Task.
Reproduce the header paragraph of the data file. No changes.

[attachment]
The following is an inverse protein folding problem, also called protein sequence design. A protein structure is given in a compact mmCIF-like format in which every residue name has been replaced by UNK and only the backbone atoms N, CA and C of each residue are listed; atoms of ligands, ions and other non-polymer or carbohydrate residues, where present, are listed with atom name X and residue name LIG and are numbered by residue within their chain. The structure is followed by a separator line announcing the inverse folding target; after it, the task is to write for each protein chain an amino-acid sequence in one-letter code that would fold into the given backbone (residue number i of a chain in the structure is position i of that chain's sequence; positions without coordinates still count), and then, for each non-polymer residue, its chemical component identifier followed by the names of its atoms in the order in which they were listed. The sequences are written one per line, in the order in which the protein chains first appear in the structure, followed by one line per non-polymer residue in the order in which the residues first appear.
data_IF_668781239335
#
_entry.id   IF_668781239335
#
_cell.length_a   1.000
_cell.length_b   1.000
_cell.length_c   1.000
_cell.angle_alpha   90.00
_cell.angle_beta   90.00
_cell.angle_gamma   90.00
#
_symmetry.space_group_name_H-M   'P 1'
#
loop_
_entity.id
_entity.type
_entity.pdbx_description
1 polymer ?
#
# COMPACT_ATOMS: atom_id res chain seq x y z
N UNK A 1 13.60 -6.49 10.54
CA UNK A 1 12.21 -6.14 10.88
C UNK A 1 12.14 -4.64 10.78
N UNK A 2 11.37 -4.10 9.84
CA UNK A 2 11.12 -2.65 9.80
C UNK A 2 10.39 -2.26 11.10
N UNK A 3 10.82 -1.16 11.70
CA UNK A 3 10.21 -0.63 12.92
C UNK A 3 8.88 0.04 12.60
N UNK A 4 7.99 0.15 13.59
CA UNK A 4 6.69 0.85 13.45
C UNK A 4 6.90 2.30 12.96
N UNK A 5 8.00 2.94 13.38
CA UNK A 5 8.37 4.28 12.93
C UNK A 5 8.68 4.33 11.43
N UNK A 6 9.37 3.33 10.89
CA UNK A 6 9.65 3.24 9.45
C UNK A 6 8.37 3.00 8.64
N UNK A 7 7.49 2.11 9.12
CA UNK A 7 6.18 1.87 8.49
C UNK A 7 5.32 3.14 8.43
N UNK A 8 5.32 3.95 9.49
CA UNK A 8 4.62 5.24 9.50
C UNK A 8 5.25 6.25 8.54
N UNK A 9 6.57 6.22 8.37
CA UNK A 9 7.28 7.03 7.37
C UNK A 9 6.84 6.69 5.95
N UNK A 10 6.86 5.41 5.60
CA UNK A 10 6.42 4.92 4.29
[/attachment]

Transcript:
The following is an inverse protein folding problem, also called protein sequence design. A protein structure is given in a compact mmCIF-like format in which every residue name has been replaced by UNK and only the backbone atoms N, CA and C of each residue are listed; atoms of ligands, ions and other non-polymer or carbohydrate residues, where present, are listed with atom name X and residue name LIG and are numbered by residue within their chain. The structure is followed by a separator line announcing the inverse folding target; after it, the task is to write for each protein chain an amino-acid sequence in one-letter code that would fold into the given backbone (residue number i of a chain in the structure is position i of that chain's sequence; positions without coordinates still count), and then, for each non-polymer residue, its chemical component identifier followed by the names of its atoms in the order in which they were listed. The sequences are written one per line, in the order in which the protein chains first appear in the structure, followed by one line per non-polymer residue in the order in which the residues first appear.